As an operations company we are always looking for ways to improve. What better person to learn from than the great Peter Drucker himself. These 7 genious lessons have had an unimaginable impact on some of the greatest companies in the world. Maybe they can help you too...
1- “Results are obtained by exploiting opportunities, not by solving problems. ”
Problem-based thinking: How can we divide this cake fairly?
Opportunity-based thinking: How can we bake more cakes?
If you focus on problems, at best you maintain the status quo. If you focus on opportunities, you achieve results above and beyond what already exists.
Ask yourself: Are you spending most of your time putting out fires and focusing on problems—or are you focusing on exploring new opportunities?
2- “There is surely nothing quite so useless as doing with great efficiency that which should not be done at all.”
Sometimes we focus so much on doing all things right that we foget to ask if it's actually nesessary to do at all. Before you try to optimize your schedule, look at it first to see what you can cut-out all-together.
What daily tasks you can eliminate or delegate? If you stopped doing it right now, what could you use that time for?
3- “Most of what we call management consists of making it difficult for people to get their work done.”
Every management system you put in place should make the jobs of your employees easier to do, not harder. If you have to keep pushing people to do thingsyour way—maybe it’s the wrong way.
Ask yourself: What procedures do you have in place that rarely get done? Should you reconsider if they are even necessary?
4- “If the executive lets the flow of events determine what he does, what he works on, and what he takes seriously, he will fritter himself away 'operating.'”
The most successful people don’t just show up to work and answer phones calls and put out fires. They are focused on their battle plan every day. They don’t let people just barge into their office and dump their problems on them. A successful day starts off with deciding you’re going to play on the offensive, not defensive.
Are you controling schedule? Or are you spending your time putting out fires?
5- “Knowledge has to be improved, challenged, and increased constantly, or it vanishes."
Unless you are constantly building on and improving your knowledge in a certain field, you are losing it. If you thought you could learn the furniture industry in business school and then never revisit that knowledge, you might as well have not learned it in the first place.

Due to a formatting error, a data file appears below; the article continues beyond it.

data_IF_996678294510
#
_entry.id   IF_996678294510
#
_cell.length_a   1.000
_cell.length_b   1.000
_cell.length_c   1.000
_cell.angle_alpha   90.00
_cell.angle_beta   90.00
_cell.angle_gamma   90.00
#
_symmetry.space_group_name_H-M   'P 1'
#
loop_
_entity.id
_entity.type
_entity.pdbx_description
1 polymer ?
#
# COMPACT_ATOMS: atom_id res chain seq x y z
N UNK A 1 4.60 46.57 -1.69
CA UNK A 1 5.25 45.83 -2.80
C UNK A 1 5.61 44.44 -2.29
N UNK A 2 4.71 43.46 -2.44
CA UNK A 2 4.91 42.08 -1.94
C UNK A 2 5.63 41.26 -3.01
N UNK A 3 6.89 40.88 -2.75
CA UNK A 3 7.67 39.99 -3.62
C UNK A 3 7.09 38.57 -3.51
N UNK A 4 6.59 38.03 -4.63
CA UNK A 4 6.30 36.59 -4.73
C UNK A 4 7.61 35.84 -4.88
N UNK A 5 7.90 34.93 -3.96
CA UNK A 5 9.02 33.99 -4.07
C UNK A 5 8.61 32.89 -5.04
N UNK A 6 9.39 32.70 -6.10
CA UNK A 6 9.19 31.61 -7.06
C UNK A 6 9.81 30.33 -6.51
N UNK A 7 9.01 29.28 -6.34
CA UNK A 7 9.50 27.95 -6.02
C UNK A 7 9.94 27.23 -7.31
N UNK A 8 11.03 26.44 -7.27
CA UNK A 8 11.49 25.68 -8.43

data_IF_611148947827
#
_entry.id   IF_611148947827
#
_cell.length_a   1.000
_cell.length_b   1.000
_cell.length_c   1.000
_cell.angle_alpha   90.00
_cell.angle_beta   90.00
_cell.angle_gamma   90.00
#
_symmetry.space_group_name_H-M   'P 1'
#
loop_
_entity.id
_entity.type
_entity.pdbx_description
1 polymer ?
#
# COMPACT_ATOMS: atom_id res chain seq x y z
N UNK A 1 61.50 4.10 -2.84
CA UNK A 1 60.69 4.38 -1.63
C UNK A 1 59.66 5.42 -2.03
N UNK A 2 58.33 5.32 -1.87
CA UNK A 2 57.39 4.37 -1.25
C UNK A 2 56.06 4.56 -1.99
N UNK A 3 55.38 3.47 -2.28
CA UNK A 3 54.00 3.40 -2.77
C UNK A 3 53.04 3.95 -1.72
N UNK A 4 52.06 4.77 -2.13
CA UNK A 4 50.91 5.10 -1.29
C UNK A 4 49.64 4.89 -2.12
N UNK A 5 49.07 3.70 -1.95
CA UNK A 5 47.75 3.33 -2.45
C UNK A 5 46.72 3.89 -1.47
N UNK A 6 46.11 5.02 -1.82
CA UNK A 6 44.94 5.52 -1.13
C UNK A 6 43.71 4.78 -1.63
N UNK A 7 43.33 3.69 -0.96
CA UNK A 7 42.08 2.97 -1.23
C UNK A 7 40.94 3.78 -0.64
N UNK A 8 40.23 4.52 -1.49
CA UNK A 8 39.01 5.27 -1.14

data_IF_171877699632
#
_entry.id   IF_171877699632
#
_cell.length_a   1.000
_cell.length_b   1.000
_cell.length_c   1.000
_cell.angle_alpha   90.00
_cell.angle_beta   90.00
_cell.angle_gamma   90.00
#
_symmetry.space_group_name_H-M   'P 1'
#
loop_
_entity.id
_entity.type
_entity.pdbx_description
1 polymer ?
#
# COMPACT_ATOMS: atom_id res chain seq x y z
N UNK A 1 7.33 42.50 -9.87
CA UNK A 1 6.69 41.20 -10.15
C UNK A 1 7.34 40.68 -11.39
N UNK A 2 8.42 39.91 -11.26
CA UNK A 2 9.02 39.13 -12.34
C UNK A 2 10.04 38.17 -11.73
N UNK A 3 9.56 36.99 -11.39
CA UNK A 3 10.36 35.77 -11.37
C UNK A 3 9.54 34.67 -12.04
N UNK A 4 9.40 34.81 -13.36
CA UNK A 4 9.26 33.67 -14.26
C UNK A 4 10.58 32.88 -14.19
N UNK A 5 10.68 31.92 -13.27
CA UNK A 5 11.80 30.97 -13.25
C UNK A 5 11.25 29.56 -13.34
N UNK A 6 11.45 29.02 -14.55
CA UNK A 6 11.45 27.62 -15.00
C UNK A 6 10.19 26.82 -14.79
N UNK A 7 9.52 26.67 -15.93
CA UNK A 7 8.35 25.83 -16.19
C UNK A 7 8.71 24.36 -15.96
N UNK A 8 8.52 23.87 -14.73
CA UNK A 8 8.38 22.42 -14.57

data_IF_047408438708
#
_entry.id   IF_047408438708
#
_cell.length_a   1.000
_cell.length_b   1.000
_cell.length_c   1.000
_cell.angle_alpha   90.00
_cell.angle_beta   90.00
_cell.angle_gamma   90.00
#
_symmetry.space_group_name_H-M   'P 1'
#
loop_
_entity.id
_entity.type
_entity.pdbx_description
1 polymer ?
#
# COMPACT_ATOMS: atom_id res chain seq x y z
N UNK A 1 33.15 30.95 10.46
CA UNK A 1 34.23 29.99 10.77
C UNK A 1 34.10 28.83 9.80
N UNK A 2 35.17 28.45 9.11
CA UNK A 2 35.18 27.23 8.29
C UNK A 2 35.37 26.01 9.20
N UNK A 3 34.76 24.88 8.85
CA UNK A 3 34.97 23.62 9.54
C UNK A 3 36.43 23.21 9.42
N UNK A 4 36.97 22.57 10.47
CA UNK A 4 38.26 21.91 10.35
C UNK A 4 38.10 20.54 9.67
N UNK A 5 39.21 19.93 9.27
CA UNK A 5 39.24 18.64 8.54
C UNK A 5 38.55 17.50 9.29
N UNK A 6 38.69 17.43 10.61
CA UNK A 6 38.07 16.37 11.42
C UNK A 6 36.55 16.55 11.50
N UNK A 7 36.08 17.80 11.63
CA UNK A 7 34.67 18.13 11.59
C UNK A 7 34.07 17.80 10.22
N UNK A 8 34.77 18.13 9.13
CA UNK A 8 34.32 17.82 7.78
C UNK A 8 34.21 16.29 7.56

In what areas have you stopped regularly building on your knowledge? What can you do to re-kindle your learning?
6- “The three most charismatic leaders in this century inflicted more suffering on the human race than almost any trio in history: Hitler, Stalin, and Mao. What matters is not the leader's charisma. What matters is the leader's mission."
There is no “best kind" of leader. There are social ones like Mark Cuban and quiet ones like Tony Hsieh. Both have taken their organizations to unimaginable success.
What makes someone a leader is not how enthusiastic they are at the podium. What makes someone a leader is what their vision is—and how well they lead others toward it.
How clear is your mission? Does everyone in the company believe in your mission?
7- “It takes far more energy to improve from incompetence to mediocrity than it takes to improve from first-rate performance to excellence.”
It’s easier to go from good to great than from bad to good. Focus on growing talents into strengths instead of trying to be everything to everyone.
A person or company who is good at a lot of things is replaceable. A person or company who excels in something is indispensable.
Ask yourself: What are your core competencies? What can you do to turn those competencies into super-powers?
What did you think?
Which Drucker quote spoke to you most? Which one do you disagree with?